Tony successful fighter pilot during World War II marries into the family of a wealthy oil magnate who also designs airplanes. The movie traces the company's attempt to break the sound barrier, as well as tensions between father and daughter. Lots of footage of early 50s jet aviation in Great Britain as well as shots of the Comet airliner, world's first jet passenger plane.Written by
Henry Brugsch <firstname.lastname@example.org>
The flying sequences under the direction of Anthony Squire, were based at the Vickers aerodrome at Chilbolton near Nether Wallop in Hampshire. Squire managed to secure one of the last airworthy Avro Lancaster bombers for the task. The cameramen were positioned in the front and rear turrets while Squire conducted proceedings from the central astrodome. The Lancaster was replaced by a Vickers Valetta after all, but Squire had fallen asleep due to an oxygen supply failure. Luckily as he recalled, "They all woke up on the way down, like people in a fairy wood, but I didn't bother with the Lancaster again." See more »
When Susan tells her husband she is pregnant, she tells him the baby is due around Christmas, but when the child is born, the weather is warm and sunny, suggesting the child is anything but a December baby. See more »
Well, the Chinaman, he says,"Me no like 'em pretty lady, me like 'em pretty drinkie."
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In the opening credits, immediately after the human actors, are listed four British aircraft: The de Havilland COMET The Vickers-Supermarine ATTACKER The de Havilland VAMPIRE 113 The Vickers-Supermarine SWIFT Rolls-Royce 'Avon' Engine See more »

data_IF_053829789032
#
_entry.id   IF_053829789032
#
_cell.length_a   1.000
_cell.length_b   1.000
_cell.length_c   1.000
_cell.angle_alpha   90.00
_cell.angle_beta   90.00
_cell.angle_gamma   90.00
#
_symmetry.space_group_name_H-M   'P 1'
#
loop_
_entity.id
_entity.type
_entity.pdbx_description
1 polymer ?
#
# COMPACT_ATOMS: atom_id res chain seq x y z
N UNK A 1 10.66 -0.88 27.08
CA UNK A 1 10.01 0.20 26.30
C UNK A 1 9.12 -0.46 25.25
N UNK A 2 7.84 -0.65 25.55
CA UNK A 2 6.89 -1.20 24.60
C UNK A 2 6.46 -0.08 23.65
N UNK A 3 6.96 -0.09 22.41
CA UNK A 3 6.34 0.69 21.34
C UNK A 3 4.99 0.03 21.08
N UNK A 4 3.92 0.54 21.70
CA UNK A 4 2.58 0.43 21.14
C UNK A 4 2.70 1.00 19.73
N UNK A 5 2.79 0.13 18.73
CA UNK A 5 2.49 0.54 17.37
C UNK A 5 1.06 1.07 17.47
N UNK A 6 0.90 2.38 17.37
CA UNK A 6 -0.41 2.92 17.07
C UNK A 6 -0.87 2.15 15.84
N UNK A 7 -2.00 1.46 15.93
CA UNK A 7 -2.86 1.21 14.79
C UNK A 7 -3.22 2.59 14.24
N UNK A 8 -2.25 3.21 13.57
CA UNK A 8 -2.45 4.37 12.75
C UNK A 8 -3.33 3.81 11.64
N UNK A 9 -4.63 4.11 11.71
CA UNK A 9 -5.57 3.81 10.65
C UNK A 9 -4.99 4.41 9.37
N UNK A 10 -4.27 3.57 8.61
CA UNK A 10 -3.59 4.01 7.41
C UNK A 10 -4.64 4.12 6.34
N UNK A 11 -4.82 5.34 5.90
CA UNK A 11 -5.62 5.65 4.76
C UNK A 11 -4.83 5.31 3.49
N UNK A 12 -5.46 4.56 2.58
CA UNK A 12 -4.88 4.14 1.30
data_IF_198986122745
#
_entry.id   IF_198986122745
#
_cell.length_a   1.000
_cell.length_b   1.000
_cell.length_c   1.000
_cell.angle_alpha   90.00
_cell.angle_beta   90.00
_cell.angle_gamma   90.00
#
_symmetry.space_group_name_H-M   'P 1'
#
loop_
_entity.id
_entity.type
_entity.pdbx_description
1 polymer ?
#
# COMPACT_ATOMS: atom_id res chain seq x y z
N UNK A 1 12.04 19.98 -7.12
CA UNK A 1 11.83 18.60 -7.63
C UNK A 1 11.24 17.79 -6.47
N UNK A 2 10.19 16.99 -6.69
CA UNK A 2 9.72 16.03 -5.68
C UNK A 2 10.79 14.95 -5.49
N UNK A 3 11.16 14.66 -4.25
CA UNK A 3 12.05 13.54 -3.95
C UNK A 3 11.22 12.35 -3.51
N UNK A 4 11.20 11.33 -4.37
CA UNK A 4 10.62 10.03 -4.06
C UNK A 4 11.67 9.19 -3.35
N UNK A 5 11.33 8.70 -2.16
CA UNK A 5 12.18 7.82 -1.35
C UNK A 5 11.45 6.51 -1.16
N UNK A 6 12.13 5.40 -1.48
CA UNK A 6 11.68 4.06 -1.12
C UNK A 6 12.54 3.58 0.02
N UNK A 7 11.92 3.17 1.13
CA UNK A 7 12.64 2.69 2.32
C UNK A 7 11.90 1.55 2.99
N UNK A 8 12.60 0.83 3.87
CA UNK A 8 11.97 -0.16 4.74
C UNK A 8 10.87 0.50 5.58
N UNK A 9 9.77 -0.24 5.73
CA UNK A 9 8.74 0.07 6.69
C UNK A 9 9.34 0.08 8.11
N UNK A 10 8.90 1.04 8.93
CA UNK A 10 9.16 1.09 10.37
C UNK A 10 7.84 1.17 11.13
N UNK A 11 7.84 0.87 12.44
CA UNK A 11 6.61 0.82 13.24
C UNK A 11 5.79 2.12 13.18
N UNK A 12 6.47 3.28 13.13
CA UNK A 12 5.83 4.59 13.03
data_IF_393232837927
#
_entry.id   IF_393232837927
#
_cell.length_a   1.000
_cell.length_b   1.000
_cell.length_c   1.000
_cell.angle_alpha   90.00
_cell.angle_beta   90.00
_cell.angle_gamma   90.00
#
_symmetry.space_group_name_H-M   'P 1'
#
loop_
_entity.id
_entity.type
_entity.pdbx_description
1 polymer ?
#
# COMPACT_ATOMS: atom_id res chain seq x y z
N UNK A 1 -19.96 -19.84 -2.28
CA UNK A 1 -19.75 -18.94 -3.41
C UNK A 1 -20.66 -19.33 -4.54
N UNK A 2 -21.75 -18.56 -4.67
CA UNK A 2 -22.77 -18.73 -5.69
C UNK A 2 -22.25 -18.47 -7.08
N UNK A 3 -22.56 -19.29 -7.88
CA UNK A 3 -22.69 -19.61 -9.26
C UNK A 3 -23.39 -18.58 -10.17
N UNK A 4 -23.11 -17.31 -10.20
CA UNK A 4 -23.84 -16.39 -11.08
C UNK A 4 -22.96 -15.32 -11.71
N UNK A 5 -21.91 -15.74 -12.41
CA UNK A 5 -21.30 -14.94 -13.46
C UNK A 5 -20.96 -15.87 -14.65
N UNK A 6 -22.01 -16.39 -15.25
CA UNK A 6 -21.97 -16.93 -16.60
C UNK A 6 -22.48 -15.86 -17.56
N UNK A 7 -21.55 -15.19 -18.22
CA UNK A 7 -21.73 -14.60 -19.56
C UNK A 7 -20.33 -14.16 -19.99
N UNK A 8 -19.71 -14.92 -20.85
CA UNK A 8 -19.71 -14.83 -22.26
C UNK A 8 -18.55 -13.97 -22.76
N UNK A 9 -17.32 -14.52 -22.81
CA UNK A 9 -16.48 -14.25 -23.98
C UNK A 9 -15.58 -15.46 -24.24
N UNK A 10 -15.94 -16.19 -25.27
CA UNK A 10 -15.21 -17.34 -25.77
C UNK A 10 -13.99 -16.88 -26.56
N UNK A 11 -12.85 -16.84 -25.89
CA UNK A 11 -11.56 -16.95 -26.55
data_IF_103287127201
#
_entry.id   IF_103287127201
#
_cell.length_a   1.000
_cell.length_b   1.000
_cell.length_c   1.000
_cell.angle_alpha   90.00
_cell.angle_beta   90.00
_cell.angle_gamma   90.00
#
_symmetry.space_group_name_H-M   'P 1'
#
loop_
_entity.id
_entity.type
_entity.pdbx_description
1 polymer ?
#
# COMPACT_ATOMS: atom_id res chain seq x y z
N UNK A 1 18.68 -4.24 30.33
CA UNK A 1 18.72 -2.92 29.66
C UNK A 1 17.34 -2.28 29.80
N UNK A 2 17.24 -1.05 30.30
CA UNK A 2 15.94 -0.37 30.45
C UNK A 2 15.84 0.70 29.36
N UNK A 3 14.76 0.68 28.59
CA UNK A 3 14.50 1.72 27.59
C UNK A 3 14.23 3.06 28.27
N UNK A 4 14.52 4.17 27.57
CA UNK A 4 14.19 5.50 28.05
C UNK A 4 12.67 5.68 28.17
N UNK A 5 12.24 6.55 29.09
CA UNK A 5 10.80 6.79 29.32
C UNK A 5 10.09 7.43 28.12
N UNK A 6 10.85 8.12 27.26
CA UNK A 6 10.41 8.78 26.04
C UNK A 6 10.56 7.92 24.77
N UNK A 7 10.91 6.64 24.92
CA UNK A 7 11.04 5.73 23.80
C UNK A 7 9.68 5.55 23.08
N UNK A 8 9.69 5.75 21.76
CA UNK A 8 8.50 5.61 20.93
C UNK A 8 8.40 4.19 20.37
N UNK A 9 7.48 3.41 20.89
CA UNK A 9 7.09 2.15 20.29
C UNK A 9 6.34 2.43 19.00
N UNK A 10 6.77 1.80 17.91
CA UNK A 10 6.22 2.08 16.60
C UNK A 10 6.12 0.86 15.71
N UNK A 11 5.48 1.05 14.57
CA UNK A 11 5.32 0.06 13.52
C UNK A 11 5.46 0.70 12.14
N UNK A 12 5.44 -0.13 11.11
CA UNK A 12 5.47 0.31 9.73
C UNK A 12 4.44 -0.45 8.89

The opening of the film, when a World War II fighter pilot hit what used to be called "compressibility," was a suspenseful interlude for the audience, particularly since it wasn't explained at the time.
The film was shot in monochrome, and was produced during a time that technology was accelerating, and this was one of the early films outside some of the science-fiction films of the era that was pro-technology. It is interesting that most of the major characters were obsessed with pushing the envelope.
As has been mentioned elsewhere, the "solution" presented to maintaining control of a supersonic aircraft actually is inaccurate. When a reporter asked the person who first actually broke the sound barrier, Gen. Chuck Yaeger, about that "solution," he indicated that doing what was proposed would have ensured the death of the pilot.
The film is well worth watching, if for no other reason than to get a taste of people taking baby steps in the new world of postwar technology.
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